We're now ready to confer degrees to our graduates. As a reminder, we ask that guests stay seated during the ceremony and not approach the stage, as we have professional photographers who will be sharing links to photos of all graduates within the next two days. Conferring degrees for the MFA program is program director Mark Henne. The Master of Fine Arts in Digital Arts combines foundational coursework in the fine arts with extensive digital production experience to help students develop both their personal skill and artistic voice. Up First, Miranda Penrod.

(audience applauds) Caleb Barefoot. (audience applauds) Michelle Buxeda-Roque. (audience applauds) Conferring degrees for the MS CS program is Program Director Dimitri Volper. The Master of Science in Computer Science allows students to further their understanding of computer science while specializing in an advanced subdiscipline of simulation software and video game development. Okay. Brian Chen. (audience applauds) Nahye Park. (audience applauds)

Andrew Rudasics. (audience applauds) Aseem Apastamb. (audience applauds) Rohit Punjabi. (audience applauds) Vance Howald. (audience applauds)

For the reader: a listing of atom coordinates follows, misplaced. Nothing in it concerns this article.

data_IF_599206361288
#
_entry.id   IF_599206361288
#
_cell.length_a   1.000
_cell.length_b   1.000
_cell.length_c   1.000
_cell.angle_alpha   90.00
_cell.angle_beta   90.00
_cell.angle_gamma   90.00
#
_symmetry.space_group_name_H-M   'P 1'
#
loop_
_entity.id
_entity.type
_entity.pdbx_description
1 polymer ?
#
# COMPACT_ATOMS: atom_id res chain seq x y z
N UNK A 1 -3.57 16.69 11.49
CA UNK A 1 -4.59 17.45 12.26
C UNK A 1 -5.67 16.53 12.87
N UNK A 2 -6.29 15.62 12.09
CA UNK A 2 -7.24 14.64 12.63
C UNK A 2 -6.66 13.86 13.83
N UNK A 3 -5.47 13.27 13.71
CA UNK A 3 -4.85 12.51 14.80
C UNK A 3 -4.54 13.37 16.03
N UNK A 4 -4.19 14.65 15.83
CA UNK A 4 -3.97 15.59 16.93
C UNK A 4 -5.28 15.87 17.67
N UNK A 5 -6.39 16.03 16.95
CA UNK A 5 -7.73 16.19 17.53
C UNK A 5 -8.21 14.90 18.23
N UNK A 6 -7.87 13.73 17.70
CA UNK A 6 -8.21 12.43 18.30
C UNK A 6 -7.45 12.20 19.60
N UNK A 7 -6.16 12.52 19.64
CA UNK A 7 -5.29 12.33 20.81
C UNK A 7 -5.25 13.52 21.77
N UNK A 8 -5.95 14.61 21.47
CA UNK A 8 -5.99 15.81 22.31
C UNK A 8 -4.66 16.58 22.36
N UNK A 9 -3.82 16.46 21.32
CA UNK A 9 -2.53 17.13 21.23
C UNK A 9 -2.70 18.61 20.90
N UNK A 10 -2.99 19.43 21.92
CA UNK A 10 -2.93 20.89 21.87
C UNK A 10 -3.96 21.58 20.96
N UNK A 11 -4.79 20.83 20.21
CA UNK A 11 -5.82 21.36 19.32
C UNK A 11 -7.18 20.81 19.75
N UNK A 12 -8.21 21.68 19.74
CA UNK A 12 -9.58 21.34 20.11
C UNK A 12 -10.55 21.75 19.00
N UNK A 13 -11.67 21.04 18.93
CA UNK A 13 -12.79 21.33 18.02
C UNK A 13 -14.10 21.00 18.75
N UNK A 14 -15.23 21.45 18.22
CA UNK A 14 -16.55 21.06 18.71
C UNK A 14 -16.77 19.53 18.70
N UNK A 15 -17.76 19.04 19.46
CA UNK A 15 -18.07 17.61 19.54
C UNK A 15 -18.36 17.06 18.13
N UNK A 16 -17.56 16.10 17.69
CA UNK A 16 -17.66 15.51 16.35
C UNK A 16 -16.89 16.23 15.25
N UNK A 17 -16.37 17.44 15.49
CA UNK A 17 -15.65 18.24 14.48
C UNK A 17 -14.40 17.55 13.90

Brady Menendez Campos. (audience applauds) Abhijit Zala. (audience applauds) Theodore Showrigan. (audience applauds) Seth Kohler. (audience applauds) Krishna Pillai. (audience applauds) Conferring degrees for the BFA in Digital Art and Animation is Program Director Jazno Francoeur.

(audience applauds) The Bachelor of Fine Arts in Digital Art and Animation teaches students the techniques, processes and tools that professional artists use to create powerful, affecting imagery for games, animated films and other digital media. Chucky Chang. (audience applauds) Douglas Wu. (audience applauds) Ev Le. (audience applauds) Maddie McElfish. (audience applauds) Crisha Rinaldi. (audience applauds)

Xiaowan Ma. (audience applauds) Nicole McElhose. (audience applauds) Devin Busenbark. (audience applauds) Ethan Yant. (audience applauds)